The shift to ethane feedstocks, especially in North America, has benefited producers, but it is also precipitating a shortfall in the supply of propylene, which is essential for plastics production. Ethane feedstocks, derived from natural gas, produce very low yields of propylene compared with crude-oil-based naphtha feedstocks. As demand for so-called “on-purpose” propylene continues to escalate, new production techniques have been developed that are emerging as the market cornerstone and global price setter for the propylene market. Business analyst IHS Markit (London) has published a report that assesses the technical and economic merits and challenges of these on-purpose technologies.
With the decline of steam crackers and oil refineries, which used to be the traditional sources of propylene as a derivative or co-product of crude oil processing, chemical producers have turned to chemical engineers and chemists to develop and commercialize on-purpose propylene production technologies.
“The market is hungry for adequate sources of propylene supply and is investing in technologies that will deliver that supply,” said Don Bari, Vice President of IHS Markit and lead author of “Competitive Processes and Cost Tracker (CPCT)—On-Purpose Propylene Production.”
“Our IHS Markit research sought to examine the strengths and benefits, from a technical and regional economic perspective, of the six on-purpose propylene production technologies currently gaining traction in the commercial marketplace,” Bari said.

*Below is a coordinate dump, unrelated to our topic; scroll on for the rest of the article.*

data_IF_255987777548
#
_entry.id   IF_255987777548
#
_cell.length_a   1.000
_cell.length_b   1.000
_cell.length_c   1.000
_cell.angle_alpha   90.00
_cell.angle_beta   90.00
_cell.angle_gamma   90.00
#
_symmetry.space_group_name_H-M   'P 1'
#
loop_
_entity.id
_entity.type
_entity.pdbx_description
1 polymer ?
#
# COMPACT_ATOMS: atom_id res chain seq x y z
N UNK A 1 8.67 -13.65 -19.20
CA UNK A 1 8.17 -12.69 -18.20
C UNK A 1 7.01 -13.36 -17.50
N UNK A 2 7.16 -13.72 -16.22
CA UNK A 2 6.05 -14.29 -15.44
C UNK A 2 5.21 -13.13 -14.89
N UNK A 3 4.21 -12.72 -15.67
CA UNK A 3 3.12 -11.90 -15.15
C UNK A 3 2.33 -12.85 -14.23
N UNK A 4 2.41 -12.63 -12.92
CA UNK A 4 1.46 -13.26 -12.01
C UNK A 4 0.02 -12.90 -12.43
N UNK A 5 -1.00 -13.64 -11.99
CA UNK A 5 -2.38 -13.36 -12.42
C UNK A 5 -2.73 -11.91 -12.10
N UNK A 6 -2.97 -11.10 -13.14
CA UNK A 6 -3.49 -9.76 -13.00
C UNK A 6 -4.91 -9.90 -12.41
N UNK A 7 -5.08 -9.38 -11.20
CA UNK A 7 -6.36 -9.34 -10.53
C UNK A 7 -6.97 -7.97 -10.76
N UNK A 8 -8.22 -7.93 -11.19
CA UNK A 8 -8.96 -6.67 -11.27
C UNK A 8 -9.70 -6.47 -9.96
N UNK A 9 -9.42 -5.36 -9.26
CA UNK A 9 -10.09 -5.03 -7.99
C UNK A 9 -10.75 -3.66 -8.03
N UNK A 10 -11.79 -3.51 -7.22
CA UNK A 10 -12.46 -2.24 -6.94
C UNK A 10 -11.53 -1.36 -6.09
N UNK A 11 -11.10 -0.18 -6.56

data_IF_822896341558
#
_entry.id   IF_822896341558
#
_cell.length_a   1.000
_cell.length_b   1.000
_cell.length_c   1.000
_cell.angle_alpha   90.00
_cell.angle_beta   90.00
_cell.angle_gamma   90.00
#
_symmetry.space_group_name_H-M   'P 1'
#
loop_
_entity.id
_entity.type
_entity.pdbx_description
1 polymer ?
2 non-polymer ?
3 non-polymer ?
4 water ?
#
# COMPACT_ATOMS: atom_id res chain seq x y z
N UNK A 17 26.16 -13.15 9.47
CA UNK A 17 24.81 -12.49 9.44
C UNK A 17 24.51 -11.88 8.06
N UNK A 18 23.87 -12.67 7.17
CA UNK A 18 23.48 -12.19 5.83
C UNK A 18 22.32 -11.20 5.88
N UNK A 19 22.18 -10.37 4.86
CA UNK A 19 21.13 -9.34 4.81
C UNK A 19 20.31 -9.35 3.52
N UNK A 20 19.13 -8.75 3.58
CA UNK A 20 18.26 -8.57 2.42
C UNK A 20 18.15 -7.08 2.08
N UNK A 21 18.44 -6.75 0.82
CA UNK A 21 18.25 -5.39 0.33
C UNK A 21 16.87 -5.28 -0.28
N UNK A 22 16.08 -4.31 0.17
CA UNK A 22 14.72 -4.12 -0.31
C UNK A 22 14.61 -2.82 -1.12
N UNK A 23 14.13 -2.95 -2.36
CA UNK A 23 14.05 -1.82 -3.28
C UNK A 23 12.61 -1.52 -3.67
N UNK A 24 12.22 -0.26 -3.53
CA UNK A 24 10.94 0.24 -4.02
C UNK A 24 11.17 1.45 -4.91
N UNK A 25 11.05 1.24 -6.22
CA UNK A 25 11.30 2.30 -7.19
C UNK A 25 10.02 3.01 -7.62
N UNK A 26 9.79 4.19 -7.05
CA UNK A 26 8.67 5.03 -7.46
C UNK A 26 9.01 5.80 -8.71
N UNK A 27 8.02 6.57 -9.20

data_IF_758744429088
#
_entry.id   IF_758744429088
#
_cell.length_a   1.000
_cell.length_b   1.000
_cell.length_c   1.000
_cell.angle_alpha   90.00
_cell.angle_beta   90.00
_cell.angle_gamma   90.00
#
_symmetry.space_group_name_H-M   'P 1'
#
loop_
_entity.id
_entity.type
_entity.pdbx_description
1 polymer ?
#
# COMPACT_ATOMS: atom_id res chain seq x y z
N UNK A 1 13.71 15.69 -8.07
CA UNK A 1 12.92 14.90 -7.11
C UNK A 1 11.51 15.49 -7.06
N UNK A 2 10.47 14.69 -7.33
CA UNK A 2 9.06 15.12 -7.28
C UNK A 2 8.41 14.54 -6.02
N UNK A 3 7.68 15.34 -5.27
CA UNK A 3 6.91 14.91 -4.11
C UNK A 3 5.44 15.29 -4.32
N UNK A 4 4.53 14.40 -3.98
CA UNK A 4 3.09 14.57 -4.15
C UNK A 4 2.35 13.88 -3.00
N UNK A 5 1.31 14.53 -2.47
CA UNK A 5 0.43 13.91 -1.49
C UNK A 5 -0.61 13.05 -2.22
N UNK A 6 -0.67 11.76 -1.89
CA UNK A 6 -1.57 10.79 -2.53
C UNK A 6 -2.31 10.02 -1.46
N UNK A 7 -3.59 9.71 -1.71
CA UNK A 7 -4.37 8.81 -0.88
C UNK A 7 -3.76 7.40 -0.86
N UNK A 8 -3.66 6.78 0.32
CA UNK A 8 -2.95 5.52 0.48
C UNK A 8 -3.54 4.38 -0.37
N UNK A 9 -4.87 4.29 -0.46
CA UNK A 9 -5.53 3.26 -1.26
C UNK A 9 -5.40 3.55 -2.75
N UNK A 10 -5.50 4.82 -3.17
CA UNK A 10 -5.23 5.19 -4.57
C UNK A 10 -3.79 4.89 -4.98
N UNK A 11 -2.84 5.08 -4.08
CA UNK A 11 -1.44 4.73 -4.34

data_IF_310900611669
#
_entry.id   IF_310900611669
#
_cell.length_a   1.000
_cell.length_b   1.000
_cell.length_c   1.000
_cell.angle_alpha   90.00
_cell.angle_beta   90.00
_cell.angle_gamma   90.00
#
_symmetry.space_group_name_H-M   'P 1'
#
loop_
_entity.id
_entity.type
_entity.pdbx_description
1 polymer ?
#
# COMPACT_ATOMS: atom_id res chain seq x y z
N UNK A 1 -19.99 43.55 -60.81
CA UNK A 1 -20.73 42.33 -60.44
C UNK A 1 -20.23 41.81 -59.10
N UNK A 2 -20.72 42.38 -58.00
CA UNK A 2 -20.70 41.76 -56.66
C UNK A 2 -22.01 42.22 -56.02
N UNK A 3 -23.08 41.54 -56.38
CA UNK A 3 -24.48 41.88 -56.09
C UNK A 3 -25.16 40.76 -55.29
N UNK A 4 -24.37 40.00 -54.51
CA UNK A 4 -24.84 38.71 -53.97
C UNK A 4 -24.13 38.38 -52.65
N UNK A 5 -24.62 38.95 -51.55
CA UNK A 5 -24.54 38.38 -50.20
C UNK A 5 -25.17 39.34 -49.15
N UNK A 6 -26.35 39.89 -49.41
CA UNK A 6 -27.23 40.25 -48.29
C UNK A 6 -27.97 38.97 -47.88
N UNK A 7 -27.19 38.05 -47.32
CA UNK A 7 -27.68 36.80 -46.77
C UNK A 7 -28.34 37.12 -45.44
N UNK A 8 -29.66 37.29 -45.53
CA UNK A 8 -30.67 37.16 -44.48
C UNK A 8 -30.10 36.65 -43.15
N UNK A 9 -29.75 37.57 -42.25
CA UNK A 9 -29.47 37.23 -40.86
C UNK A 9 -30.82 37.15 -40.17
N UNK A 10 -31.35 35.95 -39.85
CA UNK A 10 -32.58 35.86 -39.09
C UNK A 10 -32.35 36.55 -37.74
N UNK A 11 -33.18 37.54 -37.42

The six principal technologies include propane dehydrogenation (PDH); coal-to-olefins/coal-to-propylene (CTO/CTP); methanol-to-olefins/methanol-to-propylene (MTO/MTP); gas-to-olefins (GTO); metathesis; and high-severity fluidized catalytic cracking (HS-FCC). Each of these processes uses a different feedstock and has specific advantages and challenges.
PDH units dominate the global market, Bari said, with about 40% of global on-purpose propylene capacity today. Stakeholders for those facilities expect they will remain competitive because of attractive propane feedstock cost and abundant supply in and from the United States.
”Nevertheless, the challenge is that when companies invest in process technologies, they are making multi-billion dollar investments, which must be sustainable for a 30-year period,” Bari said. “During that time, market conditions, feedstock prices and availability will vary, often significantly, so companies really want to be able to interrogate the cost data against a host of variables over time, to minimize investment risk.”
With that in mind, Bari and his fellow researchers used the company’s CPCT analytical model to assess the multiple on-purpose technologies over nearly a 20-year period, which accounted for a large fluctuation in feedstock prices. “When we assessed the various technologies over time and at many different feedstock prices represented during the past 16 years, we found that the PDH process would have been the most economically competitive in the U.S.,” Bari said. “For example, since the year 2000, we estimate that PDH would have had an average production cost (including depreciation) of production advantage over naphtha cracking of $405 per metric ton (with feedstock and co-products taken at market price). By contrast, a metathesis-based plant would have had an average $47 per metric ton disadvantage over naphtha-cracker-based propylene.”